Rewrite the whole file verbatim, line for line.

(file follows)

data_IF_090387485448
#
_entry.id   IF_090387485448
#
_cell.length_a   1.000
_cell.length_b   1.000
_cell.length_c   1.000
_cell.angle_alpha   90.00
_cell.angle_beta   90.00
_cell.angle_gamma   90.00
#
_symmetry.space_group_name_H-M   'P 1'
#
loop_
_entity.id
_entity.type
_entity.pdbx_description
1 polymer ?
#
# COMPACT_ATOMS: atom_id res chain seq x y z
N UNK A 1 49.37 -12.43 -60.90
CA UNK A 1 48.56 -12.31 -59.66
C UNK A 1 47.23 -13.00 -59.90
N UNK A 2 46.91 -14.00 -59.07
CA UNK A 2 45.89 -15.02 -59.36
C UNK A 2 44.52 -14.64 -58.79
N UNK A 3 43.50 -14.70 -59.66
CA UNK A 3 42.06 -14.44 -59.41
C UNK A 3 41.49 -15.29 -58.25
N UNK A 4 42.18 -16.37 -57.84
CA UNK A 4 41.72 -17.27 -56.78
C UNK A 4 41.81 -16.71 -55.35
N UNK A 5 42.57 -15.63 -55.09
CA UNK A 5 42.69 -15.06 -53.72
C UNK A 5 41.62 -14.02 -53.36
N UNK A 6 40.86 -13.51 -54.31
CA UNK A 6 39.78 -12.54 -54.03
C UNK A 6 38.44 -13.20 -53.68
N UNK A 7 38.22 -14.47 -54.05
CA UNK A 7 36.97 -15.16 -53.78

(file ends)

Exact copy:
data_IF_090387485448
#
_entry.id   IF_090387485448
#
_cell.length_a   1.000
_cell.length_b   1.000
_cell.length_c   1.000
_cell.angle_alpha   90.00
_cell.angle_beta   90.00
_cell.angle_gamma   90.00
#
_symmetry.space_group_name_H-M   'P 1'
#
loop_
_entity.id
_entity.type
_entity.pdbx_description
1 polymer ?
#
# COMPACT_ATOMS: atom_id res chain seq x y z
N UNK A 1 49.37 -12.43 -60.90
CA UNK A 1 48.56 -12.31 -59.66
C UNK A 1 47.23 -13.00 -59.90
N UNK A 2 46.91 -14.00 -59.07
CA UNK A 2 45.89 -15.02 -59.36
C UNK A 2 44.52 -14.64 -58.79
N UNK A 3 43.50 -14.70 -59.66
CA UNK A 3 42.06 -14.44 -59.41
C UNK A 3 41.49 -15.29 -58.25
N UNK A 4 42.18 -16.37 -57.84
CA UNK A 4 41.72 -17.27 -56.78
C UNK A 4 41.81 -16.71 -55.35
N UNK A 5 42.57 -15.63 -55.09
CA UNK A 5 42.69 -15.06 -53.72
C UNK A 5 41.62 -14.02 -53.36
N UNK A 6 40.86 -13.51 -54.31
CA UNK A 6 39.78 -12.54 -54.03
C UNK A 6 38.44 -13.20 -53.68
N UNK A 7 38.22 -14.47 -54.05
CA UNK A 7 36.97 -15.16 -53.78